Unmasking the faces behind student-run mask businesses

By Merisa Kraja, Features Writer

In an attempt to fight Covid-19, some Maine South students have taken safety matters into their own hands by starting their own mask companies. These students are motivated by a variety of factors, from improving mask fit, to donating profits to charity, to promoting a healthier community. 

Tannous models her most commonly bought mask, The Original. She holds her other designs, The Aerodynamic on her left hand and The Surgeon on her right. (Photo courtesy Leila Tannous)

Junior Leila Tannous, along with her younger brother, started a mask-selling website, mgsmasks.com, over the summer to redirect her free time towards fulfilling the need she saw for public safety.

“My brother and I were encouraged to help the community and have something to do during quarantine,” Tannous said. “We wanted to provide what we could in COVID-19 prevention… and also wanted to collaborate on a project for the experience.” 

In order to please all customers and maximize potential profits, Tannous has integrated numerous designs.

“The first mask is called the ‘OG’, a classic two-loop mask,” Tannous said. “Our second design is called the ‘aerodynamic mask’, which has one band that goes around the head and sits high on the nose for a more stylish appeal.”

Along with these two, Tannous created another mask, with a unique focus on safety standards for high-risk circumstances.

“Our third design is called the ‘surgeon mask,’” Tannous said. “There is a layer of chiffon fabric, which has certain properties that increase the prevention of COVID-19.” 

Seeing the potential to do more with her profits, Tannous allows her customers to choose a charity to receive a portion of the profits.

“A portion of our profit goes to one of three charities chosen at check-out: Greater Chicago Food Depository, Illinois COVID-19 Response Fund, and COVID-19 Solidarity Response Fund- World Health Organization,” Tannous said. “We chose these charities because they range from city, to state, to world.” 

Tannous and her brother are confident in the impact that their business has made on those around them.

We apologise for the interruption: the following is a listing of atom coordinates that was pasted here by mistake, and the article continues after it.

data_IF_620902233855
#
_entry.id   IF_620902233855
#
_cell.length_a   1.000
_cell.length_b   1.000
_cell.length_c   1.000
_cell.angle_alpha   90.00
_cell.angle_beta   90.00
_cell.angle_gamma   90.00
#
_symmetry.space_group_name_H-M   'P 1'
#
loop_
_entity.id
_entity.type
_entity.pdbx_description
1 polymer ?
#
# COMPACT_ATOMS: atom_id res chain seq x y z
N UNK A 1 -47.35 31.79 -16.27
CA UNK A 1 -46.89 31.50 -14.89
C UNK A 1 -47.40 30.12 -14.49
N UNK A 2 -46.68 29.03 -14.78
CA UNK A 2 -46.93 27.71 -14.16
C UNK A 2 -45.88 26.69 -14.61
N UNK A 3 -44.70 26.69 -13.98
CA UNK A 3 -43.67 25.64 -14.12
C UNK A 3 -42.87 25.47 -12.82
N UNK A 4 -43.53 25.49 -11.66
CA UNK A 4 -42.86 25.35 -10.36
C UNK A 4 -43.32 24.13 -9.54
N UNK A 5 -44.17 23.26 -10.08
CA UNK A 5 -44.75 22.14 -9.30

“We feel we have made a difference,” Tannous said. “We want to continue to make a difference during this time by producing and selling more masks.” 

With increasing demands, Maramba’s masks have expanded to a variety of patterns. (Photo courtesy Gwen Maramba)

Senior Gwen Maramba started making masks for herself, as store-bought masks failed to meet her expectations in comfort.

“I started making my own masks because I was tired of wearing masks that didn’t fit me,” Maramba said. “I found a pattern and I used trial and error until the mask fit perfectly.”

Unexpectedly, an opportunity for a business arose when others started to express interest in her creations through social media.

“When I put pictures of the masks I made on Snapchat, people expressed interest in buying them,” Maramba said. “ I didn’t expect to sell my masks when I first started making them, so I am very happy about the success of my business.”  

When August rolled around, Maramba saw a shift in her sales. 

“I would say the peak of my sales were in August, when everybody was preparing to go back to school,” Maramba said. “They are starting to rise again now because of in-person learning.” 

The design and fit of Maramba’s masks has attracted many customers.

“All of my masks are contoured to the face and made of two layers of 100% cotton,” Maramba said. “They are also reversible, which makes them cute and versatile.” 

Ensuring the safety and wellbeing of her customers, Maramba is able to reap the benefits of her dedication to her business.

“Making masks is a lot of work, but it is so rewarding,” Maramba said. “It’s great to see people wearing masks and being safe.” 

Bisiak uses her new sewing machine to craft some masks. Her design will be sold and shared to friends and family. (Photo courtesy Karolina Bisiak)

Senior Karolina Bisiak, another student hoping to benefit the greater community, put her costume-making experience to use to start her mask business.

“In August, I finally got a sewing machine,” Bisiak said. “I’ve been sewing forever as a costume crew head, and I was so excited and inspired when I finally got one.”

Bisiak has been able to lure customers with her low price point.

“My 100% cotton masks are $4, generally much cheaper than what I’ve seen in stores,” Bisiak says.

Her business is currently tailored to a smaller group, with sales mostly publicized to friends over social media platforms. 

“Right now I’m running off of my Snapchat and only post mask drops periodically,” Bisiak said. “Sales have mainly been to my friends and people close to me.”

With the stress of college applications beginning to come to an end, Bisiak is looking for ways to expand her visibility. 

“My business is very small right now and I have just barely made a profit,” Bisiak said. “I hope to grow it enough that I can donate at least a portion of my profits to COVID-19 relief funds or Black Lives Matter-aligned charities like Color of Change.” 

Bisiak recognizes the positive impact something as simple as a homemade mask can have during these unprecedented times. 

“I’d like to think that I’m making a difference,” Bisiak said. In a time where so much is out of our control, I think a cute, affordable mask that you design yourself can help brighten people’s lives and especially slow the spread of the Coronavirus.”


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